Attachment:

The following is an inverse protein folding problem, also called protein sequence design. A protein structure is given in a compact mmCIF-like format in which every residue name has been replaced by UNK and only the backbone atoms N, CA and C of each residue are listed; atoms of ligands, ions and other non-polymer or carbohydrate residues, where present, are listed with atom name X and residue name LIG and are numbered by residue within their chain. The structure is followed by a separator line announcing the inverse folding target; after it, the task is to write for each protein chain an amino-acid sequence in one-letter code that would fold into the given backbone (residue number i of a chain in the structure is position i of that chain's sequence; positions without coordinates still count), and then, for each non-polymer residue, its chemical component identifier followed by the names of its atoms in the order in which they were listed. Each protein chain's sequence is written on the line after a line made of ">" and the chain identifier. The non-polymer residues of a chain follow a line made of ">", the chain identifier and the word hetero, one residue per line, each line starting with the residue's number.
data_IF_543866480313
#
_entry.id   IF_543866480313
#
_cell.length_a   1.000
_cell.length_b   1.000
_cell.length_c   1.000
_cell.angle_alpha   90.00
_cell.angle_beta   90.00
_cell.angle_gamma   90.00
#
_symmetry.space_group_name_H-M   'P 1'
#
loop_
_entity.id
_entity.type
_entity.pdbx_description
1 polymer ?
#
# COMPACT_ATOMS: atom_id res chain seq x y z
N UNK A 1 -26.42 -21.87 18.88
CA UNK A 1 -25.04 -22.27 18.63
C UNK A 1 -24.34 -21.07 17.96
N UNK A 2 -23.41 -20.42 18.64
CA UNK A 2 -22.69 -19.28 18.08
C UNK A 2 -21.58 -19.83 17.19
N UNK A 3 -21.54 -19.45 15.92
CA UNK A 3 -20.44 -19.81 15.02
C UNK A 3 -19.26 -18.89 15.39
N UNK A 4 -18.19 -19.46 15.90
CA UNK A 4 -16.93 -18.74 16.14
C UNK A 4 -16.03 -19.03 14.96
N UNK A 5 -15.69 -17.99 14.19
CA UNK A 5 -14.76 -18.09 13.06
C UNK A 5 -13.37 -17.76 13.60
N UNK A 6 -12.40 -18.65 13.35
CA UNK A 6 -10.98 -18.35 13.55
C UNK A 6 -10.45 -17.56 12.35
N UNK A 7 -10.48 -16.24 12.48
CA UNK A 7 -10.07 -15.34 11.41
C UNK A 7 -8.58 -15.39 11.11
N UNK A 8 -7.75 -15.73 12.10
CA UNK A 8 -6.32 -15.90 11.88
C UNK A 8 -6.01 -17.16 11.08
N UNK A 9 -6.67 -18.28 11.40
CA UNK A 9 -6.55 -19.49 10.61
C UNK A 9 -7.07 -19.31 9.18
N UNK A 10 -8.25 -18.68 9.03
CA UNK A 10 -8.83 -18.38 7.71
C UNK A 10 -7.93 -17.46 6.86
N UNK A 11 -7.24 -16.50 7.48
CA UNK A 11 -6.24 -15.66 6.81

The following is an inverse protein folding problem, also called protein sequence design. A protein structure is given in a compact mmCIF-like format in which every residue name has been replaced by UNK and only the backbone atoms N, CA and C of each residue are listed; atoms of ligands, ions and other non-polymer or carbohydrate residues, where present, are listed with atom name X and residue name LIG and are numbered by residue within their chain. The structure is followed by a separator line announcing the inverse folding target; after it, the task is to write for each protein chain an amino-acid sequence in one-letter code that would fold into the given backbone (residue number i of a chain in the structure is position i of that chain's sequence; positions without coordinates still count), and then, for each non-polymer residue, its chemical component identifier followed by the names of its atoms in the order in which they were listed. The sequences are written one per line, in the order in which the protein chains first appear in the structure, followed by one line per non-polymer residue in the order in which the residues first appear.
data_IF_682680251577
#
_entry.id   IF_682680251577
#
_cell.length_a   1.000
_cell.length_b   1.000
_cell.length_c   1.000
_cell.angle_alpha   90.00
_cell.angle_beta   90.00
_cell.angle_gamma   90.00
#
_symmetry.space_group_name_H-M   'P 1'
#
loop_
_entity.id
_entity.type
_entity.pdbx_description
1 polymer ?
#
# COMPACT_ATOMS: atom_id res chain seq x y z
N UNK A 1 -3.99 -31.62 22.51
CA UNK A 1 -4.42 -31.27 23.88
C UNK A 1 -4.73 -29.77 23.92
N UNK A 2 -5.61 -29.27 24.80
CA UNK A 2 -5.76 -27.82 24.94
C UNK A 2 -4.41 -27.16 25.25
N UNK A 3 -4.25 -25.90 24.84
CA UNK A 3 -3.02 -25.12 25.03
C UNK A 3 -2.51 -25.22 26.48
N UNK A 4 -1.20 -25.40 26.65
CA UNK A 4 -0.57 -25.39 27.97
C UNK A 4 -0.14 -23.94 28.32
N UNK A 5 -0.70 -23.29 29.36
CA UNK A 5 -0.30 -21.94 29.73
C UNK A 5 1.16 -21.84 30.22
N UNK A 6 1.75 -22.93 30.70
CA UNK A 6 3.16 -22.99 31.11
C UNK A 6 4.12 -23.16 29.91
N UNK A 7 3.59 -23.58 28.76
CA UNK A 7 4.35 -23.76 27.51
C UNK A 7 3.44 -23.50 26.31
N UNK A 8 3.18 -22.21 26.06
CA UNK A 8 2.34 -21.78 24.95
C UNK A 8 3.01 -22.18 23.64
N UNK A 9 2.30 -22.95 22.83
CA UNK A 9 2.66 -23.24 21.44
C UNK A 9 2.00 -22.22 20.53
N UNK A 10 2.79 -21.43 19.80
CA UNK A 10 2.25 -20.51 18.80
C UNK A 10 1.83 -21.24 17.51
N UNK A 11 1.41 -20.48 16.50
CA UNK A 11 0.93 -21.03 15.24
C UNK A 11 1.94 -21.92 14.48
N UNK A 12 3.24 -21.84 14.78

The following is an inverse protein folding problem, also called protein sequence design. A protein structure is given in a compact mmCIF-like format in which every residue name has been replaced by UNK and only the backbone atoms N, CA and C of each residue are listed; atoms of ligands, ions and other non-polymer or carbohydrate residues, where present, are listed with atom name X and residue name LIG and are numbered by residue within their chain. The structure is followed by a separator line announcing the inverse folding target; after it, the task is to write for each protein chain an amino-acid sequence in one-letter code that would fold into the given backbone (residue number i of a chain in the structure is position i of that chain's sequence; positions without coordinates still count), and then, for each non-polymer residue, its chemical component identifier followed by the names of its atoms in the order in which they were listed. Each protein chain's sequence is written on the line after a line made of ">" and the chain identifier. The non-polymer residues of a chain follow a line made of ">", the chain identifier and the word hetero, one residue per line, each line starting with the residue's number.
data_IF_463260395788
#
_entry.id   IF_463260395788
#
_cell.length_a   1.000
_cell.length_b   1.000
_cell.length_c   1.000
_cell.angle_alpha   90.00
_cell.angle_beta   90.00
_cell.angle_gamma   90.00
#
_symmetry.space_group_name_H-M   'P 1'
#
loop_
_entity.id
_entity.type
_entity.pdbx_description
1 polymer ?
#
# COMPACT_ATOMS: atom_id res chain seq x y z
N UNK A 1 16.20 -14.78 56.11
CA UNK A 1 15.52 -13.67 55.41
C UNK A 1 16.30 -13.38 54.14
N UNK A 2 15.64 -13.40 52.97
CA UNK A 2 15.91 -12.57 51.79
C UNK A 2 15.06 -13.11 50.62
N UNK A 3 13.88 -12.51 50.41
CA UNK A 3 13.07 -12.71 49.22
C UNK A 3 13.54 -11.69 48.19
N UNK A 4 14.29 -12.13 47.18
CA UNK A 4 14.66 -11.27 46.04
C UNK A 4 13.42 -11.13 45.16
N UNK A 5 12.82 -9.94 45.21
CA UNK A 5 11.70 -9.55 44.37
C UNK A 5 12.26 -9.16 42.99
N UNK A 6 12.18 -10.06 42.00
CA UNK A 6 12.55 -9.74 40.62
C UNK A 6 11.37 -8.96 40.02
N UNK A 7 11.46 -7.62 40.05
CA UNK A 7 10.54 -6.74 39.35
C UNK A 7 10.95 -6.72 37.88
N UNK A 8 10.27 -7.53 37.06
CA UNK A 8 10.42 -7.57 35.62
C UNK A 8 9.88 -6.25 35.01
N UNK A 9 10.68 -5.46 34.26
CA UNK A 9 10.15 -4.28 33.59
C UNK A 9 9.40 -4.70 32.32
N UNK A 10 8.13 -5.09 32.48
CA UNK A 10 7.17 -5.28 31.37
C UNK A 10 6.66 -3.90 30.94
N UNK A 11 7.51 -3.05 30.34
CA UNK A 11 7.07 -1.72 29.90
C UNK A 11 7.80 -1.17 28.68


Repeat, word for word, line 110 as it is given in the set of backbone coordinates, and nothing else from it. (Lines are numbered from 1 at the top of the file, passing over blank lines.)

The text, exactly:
data_IF_463260395788